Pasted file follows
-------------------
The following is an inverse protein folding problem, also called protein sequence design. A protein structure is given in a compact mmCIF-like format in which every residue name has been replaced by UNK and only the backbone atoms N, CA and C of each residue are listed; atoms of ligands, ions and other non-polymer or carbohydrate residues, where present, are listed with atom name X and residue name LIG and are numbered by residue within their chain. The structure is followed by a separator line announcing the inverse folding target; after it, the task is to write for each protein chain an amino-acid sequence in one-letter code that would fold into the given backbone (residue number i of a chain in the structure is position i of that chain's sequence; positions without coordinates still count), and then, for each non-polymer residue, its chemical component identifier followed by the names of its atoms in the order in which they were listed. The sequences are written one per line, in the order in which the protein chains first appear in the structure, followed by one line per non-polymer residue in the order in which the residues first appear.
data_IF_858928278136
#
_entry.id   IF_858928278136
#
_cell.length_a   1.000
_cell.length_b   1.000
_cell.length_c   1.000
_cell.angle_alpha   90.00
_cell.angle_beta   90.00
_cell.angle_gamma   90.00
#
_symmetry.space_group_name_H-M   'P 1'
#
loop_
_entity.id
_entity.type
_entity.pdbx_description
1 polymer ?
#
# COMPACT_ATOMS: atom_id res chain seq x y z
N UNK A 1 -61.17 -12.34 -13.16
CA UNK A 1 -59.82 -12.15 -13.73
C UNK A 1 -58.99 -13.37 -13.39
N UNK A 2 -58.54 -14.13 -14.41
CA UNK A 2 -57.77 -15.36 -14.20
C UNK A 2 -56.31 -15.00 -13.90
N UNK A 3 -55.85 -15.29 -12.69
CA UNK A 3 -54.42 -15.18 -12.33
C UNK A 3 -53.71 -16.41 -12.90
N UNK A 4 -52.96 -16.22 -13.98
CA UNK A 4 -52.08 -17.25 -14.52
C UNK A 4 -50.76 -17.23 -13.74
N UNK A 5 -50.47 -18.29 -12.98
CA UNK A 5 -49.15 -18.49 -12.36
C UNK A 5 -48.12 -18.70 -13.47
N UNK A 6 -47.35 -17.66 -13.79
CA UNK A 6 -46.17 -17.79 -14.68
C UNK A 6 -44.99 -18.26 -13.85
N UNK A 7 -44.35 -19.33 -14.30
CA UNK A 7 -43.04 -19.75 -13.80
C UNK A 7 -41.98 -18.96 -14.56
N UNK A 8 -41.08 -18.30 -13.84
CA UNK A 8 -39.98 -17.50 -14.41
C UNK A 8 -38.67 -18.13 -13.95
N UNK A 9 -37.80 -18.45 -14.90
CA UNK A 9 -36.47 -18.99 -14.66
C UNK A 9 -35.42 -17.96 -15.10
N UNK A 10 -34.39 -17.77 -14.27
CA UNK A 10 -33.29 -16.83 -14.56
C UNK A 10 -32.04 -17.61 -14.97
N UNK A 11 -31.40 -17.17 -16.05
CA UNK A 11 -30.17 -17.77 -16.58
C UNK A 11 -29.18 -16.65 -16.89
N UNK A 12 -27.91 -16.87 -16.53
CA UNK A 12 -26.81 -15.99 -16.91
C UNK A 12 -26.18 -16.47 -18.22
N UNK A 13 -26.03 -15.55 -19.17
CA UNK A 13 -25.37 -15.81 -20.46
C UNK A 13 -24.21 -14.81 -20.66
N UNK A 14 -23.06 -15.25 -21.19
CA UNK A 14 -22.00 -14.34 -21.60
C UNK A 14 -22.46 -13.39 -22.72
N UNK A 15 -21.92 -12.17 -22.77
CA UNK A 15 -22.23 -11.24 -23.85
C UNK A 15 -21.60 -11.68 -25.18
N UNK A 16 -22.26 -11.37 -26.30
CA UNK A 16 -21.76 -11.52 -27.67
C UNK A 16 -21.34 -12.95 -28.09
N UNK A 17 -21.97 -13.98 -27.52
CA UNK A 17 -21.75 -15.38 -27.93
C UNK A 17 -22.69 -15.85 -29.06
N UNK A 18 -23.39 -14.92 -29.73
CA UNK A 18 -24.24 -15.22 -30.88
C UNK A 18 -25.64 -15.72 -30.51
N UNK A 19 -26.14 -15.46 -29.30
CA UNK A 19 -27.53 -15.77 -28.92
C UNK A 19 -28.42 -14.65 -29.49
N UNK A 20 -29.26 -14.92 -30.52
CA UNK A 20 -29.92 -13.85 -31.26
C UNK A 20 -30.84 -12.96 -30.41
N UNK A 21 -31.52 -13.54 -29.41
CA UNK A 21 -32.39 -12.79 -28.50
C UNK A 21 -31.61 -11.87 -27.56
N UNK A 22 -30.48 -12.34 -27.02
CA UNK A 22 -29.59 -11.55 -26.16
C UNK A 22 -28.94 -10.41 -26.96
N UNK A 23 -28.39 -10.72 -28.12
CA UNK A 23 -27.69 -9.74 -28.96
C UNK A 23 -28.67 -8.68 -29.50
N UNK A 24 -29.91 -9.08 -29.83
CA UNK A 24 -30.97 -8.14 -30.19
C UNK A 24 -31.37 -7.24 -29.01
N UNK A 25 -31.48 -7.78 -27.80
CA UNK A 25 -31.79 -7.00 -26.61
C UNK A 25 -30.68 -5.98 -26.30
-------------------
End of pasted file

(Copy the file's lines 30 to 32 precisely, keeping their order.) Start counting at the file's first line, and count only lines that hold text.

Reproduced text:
C UNK A 3 -53.71 -16.41 -12.90
N UNK A 4 -52.96 -16.22 -13.98
CA UNK A 4 -52.08 -17.25 -14.52